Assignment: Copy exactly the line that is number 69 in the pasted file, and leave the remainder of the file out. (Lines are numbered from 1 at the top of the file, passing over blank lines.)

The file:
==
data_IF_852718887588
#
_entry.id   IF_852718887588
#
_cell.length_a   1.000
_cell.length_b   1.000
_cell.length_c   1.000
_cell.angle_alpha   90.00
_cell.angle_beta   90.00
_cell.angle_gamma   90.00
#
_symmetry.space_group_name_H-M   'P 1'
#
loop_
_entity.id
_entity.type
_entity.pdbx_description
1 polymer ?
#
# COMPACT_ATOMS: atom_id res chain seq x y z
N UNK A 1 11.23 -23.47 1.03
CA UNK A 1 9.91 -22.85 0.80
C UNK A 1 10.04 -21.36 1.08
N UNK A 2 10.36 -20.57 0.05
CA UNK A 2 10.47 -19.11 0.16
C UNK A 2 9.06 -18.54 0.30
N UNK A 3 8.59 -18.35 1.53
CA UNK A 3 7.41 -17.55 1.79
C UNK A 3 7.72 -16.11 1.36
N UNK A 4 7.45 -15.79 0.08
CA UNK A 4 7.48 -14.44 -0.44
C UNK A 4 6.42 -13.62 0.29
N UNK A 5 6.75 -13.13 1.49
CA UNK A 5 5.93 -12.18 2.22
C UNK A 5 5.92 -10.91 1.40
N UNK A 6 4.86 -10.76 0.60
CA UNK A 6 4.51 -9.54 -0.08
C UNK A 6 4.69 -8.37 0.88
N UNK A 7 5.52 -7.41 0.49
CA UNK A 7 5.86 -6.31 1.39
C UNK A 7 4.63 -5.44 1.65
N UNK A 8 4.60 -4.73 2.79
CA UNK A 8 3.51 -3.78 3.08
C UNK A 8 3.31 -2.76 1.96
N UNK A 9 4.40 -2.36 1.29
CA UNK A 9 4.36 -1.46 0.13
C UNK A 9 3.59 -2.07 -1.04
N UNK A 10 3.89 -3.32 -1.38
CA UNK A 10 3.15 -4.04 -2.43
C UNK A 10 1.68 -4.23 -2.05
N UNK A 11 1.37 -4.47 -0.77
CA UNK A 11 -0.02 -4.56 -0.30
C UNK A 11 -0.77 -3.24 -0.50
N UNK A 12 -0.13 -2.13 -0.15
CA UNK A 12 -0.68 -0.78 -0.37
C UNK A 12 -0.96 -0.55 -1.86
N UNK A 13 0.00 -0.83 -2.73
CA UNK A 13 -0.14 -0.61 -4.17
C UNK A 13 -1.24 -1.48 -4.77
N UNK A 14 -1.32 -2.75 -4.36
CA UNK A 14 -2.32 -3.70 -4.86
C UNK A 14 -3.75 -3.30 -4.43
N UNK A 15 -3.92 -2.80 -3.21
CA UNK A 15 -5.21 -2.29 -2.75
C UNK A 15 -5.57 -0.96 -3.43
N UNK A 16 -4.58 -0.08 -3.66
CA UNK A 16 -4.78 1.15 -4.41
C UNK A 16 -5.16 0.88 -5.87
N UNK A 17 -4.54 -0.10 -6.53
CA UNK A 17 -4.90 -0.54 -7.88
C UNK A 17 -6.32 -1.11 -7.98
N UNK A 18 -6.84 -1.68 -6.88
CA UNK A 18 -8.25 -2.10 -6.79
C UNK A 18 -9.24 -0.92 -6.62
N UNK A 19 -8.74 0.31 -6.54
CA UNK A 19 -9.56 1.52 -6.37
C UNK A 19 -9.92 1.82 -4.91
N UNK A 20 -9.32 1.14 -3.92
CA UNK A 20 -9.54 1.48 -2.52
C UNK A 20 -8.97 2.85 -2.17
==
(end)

N UNK A 17 -4.54 -0.10 -6.53